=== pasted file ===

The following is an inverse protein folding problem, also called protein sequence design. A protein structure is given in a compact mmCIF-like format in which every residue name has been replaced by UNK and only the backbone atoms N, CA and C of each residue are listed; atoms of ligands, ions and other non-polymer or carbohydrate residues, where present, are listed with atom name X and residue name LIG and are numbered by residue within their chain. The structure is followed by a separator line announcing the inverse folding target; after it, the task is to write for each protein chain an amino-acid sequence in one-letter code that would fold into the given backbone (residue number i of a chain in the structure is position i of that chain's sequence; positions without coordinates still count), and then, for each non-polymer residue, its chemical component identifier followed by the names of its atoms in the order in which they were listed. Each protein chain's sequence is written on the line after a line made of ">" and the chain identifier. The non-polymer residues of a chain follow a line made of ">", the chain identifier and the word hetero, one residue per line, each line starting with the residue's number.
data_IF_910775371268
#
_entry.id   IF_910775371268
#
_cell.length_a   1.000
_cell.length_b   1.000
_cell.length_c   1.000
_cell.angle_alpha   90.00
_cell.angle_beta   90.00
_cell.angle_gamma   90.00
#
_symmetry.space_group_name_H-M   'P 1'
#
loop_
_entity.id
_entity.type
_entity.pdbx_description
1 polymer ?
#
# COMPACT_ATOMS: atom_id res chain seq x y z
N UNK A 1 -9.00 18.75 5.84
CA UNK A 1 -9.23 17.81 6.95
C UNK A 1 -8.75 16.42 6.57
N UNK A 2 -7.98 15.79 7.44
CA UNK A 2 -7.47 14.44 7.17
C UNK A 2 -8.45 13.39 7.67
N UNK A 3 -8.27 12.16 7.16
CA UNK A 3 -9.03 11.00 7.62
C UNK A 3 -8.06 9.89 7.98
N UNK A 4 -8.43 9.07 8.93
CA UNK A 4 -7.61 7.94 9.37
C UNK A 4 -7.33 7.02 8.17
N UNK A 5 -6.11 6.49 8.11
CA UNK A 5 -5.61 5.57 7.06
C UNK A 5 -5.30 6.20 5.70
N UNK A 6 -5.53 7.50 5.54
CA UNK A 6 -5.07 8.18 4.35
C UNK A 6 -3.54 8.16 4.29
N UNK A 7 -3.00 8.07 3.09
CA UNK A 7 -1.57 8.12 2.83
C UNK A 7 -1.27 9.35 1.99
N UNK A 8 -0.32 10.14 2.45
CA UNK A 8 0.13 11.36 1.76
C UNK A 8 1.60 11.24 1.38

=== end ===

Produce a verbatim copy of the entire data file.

The following is an inverse protein folding problem, also called protein sequence design. A protein structure is given in a compact mmCIF-like format in which every residue name has been replaced by UNK and only the backbone atoms N, CA and C of each residue are listed; atoms of ligands, ions and other non-polymer or carbohydrate residues, where present, are listed with atom name X and residue name LIG and are numbered by residue within their chain. The structure is followed by a separator line announcing the inverse folding target; after it, the task is to write for each protein chain an amino-acid sequence in one-letter code that would fold into the given backbone (residue number i of a chain in the structure is position i of that chain's sequence; positions without coordinates still count), and then, for each non-polymer residue, its chemical component identifier followed by the names of its atoms in the order in which they were listed. Each protein chain's sequence is written on the line after a line made of ">" and the chain identifier. The non-polymer residues of a chain follow a line made of ">", the chain identifier and the word hetero, one residue per line, each line starting with the residue's number.
data_IF_910775371268
#
_entry.id   IF_910775371268
#
_cell.length_a   1.000
_cell.length_b   1.000
_cell.length_c   1.000
_cell.angle_alpha   90.00
_cell.angle_beta   90.00
_cell.angle_gamma   90.00
#
_symmetry.space_group_name_H-M   'P 1'
#
loop_
_entity.id
_entity.type
_entity.pdbx_description
1 polymer ?
#
# COMPACT_ATOMS: atom_id res chain seq x y z
N UNK A 1 -9.00 18.75 5.84
CA UNK A 1 -9.23 17.81 6.95
C UNK A 1 -8.75 16.42 6.57
N UNK A 2 -7.98 15.79 7.44
CA UNK A 2 -7.47 14.44 7.17
C UNK A 2 -8.45 13.39 7.67
N UNK A 3 -8.27 12.16 7.16
CA UNK A 3 -9.03 11.00 7.62
C UNK A 3 -8.06 9.89 7.98
N UNK A 4 -8.43 9.07 8.93
CA UNK A 4 -7.61 7.94 9.37
C UNK A 4 -7.33 7.02 8.17
N UNK A 5 -6.11 6.49 8.11
CA UNK A 5 -5.61 5.57 7.06
C UNK A 5 -5.30 6.20 5.70
N UNK A 6 -5.53 7.50 5.54
CA UNK A 6 -5.07 8.18 4.35
C UNK A 6 -3.54 8.16 4.29
N UNK A 7 -3.00 8.07 3.09
CA UNK A 7 -1.57 8.12 2.83
C UNK A 7 -1.27 9.35 1.99
N UNK A 8 -0.32 10.14 2.45
CA UNK A 8 0.13 11.36 1.76
C UNK A 8 1.60 11.24 1.38